26 December 2015

One man's handy man work

Ross and Kerryn's home after alterations
A few weeks ago my sisters, Felicity and Toni, asked me to do some alterations for Felicity's son and daughter in law to make life a bit more bearable for them. They had been living in a small room off house for a couple of years but it was time to give them a bit of space to grow. What this would entail would be cutting a doorway through the back wall into the garage, cutting a window into the exterior wall to allow light and air into the new room and building a dry wall to divide the garage and then installing a ceiling with insulation and lighting.
Since this was a family funded project I was going to have to do the alterations myself with only two inexperienced assistants to do the heavy lifting where required. That meant all the cutting, planning and actual finishing work. Houses in this country are built from brick and not timber as they are in the U.S.A. Very dusty work indeed.
I started by dividing the garage down the middle and then installing the dry wall. This was important because of the dust that would be generated once cutting the walls began, I didn't want the dust getting into all the stuff that was now stored in the remaining half of the garage.
Studs, tracks and boards installed
This didn't take that long and by the end of the first day the divide had been installed. Next was the cutting out of the window opening. This entailed marking out where the cutting was to take place, drilling through the double brick wall to align the cuts and then getting to it. Goggles, and dust mask were donned and the worst part of the process began. I could only cut about a meter at a time because of the dust, I couldn't see nor breathe after just a short while. I must tell you that this was all done while the air temperature was in the upper thirties, wow very hot. Once I had cut the inside of the wall it was time to cut the outside, a little more ventilation but still in full sunshine. After that my two assistants knocked out the bricks and cleaned up the mess. Next was the doorway.
Cutting the window out had shown me just how dusty this doorway cutting was going to be. There was no ventilation in their old room and by using a stand fan I was able to move the air just enough to once again cut for about a meter at a time. I would cut with and angle grinder fitted with a masonry cutting disk and when I could no longer see what I was doing would rush outside, strip off my safety gear, breathe and wait for the dust to clear. Back again for the next meter of cutting. This doorway entailed about 10 meters of cutting before I could temporarily put the grinder aside and clean up the rubble. The cutting of the walls took about two days in total but there was still the plastering to happen.  
Window installed with double lintels above

Doorway cut with lintels installed
As with all brick buildings it is necessary to fit lintel (pre stressed concrete strips) above any opening in the wall to support the brickwork above the opening. In the case of the window I had to cut the opening according to the size of the window allowing just a few millimeters gap. This was because this particular window had been used in a movie set previously so the wings at the top and bottom rails had been cut off so as to be able to be installed in a wall flat. The plaster all round the window frame is what will have to hold the frame in place, that's all right. I made the plaster strong with extra cement and built it up to a little over 20 millimeters. The door opening wasn't getting a frame but was cut so that should a door be needed in the future there would be enough space to fit a frame too.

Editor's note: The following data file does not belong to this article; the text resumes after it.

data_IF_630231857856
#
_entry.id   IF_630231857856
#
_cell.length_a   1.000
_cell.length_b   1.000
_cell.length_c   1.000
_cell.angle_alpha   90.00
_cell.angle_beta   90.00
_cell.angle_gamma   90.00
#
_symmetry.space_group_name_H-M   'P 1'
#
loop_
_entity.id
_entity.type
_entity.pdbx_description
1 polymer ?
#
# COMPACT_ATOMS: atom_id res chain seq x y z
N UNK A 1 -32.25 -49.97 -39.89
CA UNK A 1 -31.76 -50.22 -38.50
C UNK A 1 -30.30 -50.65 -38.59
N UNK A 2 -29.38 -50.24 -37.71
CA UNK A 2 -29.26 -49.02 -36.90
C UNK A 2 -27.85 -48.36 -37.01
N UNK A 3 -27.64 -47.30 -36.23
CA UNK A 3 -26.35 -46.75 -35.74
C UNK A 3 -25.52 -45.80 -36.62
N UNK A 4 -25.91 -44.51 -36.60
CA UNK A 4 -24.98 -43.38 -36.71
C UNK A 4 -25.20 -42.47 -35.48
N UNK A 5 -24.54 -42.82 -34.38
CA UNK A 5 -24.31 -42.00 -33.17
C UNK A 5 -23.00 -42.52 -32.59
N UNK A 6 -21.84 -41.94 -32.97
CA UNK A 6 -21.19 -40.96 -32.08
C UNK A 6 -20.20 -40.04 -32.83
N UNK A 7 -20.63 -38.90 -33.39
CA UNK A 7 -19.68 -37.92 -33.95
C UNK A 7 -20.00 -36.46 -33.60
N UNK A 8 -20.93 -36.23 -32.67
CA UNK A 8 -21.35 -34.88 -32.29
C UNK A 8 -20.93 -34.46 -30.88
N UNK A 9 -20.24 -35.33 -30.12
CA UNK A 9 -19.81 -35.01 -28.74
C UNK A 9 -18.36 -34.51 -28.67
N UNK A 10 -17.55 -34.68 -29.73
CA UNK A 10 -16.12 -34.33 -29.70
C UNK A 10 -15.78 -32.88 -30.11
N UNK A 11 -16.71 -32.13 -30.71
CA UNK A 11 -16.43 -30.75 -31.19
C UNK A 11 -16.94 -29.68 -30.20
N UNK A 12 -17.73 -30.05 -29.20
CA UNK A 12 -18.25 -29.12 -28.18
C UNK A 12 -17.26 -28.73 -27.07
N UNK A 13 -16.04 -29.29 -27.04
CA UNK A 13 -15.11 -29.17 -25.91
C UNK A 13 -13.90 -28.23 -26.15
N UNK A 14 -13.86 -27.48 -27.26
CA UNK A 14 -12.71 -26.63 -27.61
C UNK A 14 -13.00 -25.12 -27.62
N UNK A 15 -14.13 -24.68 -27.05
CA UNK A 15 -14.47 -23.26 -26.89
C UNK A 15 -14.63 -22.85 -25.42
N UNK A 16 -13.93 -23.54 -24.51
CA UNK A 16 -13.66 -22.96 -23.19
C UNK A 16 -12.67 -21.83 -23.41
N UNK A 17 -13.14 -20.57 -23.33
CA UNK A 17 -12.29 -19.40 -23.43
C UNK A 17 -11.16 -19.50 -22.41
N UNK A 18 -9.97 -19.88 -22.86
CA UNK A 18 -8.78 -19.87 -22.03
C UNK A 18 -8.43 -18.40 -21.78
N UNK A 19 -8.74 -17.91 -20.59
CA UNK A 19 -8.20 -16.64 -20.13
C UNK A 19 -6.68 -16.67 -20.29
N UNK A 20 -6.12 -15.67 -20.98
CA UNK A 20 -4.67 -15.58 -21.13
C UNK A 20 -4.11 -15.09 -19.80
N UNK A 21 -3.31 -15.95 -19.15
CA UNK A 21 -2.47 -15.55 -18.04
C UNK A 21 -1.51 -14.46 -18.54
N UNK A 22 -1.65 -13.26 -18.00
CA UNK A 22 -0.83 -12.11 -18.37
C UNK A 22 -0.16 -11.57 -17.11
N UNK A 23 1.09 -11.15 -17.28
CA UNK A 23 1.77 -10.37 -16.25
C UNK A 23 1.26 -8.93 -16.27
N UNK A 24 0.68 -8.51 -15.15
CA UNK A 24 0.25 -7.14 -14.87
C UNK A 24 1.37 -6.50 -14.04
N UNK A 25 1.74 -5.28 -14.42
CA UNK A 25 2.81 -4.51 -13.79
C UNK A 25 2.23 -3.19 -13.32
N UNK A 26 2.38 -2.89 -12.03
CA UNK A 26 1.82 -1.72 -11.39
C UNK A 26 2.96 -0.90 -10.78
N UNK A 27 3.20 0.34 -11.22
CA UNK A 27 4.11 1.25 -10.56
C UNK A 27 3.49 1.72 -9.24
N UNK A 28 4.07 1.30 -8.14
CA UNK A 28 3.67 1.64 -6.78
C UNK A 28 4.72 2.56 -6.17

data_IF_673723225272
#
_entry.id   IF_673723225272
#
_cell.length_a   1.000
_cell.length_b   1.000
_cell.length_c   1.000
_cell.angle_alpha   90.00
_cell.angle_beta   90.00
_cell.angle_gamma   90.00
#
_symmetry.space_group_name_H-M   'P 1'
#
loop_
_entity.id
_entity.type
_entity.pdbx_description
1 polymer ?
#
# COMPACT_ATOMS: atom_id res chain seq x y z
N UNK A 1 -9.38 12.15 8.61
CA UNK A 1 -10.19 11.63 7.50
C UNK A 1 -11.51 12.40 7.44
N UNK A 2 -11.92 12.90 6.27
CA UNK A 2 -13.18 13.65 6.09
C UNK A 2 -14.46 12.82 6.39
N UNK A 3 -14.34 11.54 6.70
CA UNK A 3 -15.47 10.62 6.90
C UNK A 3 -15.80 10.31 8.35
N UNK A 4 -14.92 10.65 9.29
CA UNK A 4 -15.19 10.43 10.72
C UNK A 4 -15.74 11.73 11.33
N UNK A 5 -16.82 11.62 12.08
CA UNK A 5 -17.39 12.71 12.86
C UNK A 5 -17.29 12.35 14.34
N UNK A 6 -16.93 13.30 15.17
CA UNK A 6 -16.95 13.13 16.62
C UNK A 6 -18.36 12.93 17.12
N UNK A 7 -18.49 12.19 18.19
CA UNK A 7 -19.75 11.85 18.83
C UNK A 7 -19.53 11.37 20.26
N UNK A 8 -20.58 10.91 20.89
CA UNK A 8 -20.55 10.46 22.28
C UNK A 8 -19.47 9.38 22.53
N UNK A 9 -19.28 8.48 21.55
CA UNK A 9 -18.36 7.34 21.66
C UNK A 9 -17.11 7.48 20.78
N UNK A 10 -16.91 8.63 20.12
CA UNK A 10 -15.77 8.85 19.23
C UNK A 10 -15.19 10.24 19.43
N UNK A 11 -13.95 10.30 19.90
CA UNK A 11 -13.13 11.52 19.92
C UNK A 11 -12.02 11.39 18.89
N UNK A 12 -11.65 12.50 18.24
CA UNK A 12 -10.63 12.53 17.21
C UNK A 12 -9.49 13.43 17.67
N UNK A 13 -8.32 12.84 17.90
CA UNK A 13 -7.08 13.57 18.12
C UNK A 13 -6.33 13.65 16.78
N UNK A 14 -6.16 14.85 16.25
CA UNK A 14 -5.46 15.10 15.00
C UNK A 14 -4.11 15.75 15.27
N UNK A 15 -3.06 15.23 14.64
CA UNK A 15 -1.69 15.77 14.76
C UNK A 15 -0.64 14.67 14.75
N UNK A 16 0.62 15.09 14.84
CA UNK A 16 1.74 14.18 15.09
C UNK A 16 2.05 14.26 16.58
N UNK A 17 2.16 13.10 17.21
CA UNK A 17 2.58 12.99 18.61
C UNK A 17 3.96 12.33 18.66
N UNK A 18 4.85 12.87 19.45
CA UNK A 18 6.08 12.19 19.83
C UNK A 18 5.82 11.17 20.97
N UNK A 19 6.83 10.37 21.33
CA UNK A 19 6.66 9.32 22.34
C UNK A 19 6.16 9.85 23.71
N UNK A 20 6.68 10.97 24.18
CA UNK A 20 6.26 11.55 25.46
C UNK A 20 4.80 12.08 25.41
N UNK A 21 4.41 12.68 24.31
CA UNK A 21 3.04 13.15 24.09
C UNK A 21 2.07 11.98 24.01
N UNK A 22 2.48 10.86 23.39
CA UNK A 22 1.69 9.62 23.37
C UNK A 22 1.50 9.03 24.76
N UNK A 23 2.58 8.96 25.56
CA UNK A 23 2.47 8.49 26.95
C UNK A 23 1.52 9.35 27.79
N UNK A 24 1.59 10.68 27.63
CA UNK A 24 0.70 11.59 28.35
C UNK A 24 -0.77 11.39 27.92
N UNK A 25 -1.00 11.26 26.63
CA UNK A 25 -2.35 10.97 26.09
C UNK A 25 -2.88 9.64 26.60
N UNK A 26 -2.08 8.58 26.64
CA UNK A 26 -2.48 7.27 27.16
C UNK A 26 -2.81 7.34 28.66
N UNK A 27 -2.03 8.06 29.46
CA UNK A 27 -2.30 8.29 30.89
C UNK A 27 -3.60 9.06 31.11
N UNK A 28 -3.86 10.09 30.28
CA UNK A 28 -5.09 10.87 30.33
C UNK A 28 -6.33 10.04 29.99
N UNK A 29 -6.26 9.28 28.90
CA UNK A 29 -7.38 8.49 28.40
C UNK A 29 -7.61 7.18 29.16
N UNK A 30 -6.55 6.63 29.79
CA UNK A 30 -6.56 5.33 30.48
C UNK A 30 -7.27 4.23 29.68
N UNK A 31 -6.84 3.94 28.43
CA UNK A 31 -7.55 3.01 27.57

Plastering, I must tell you, is an art not just a skill. To get everything lined up and straight both inside and outside the window took quite a bit of patience and frustration. I'm not a wet work builder, I do carpentry so this took quite a while and lots of redoing where things went wrong, before the plaster set of course. The doorway was considerably easier to accomplish. What I did was to clamp a straight edge on either side of the remaining bricks, plumb and align them correctly and then fill in the space between the straight edges. Once the plaster had set to the point where it could be scraped off with another straight edge I could use a wooden float to smooth off the resulting plaster work. After this I removed the straight edges and scraped off the excess plaster to get it to be flush with the walls. By this time it was now dark outside and about eight thirty in the evening. Advice, with plaster work start early and don't let things go on for too long. The following morning is too late to be able to do any alterations, it would have set by then. Still to come was the ceiling, lighting and fitting the glass to the window. There was of course the skimming of the dry wall, skimming of the new plaster work, fixing up the step where the levels of the floors were not the same and then the painting which wasn't my problem, Ross and Kerryn were keen to try their hands at paint work using a technique they had decided on.
Ready to fit the ceiling and finish off.
There is a reason I'm posting this process as a work project. The one post I have had the most hits on has been one showing how I made connectors from fence post tops for geodesic  dome construction. So in order to be of use to other handy men around the world I thought I'd go through the process in a bit of detail. I unfortunately didn't start taking pictures until the whole process was almost complete but that is all I can offer at the moment. Any questions will be dealt with in the comment section. My next post will be about the rest of the work not covered in this post.
God bless all the handy men in the world, you are valued.

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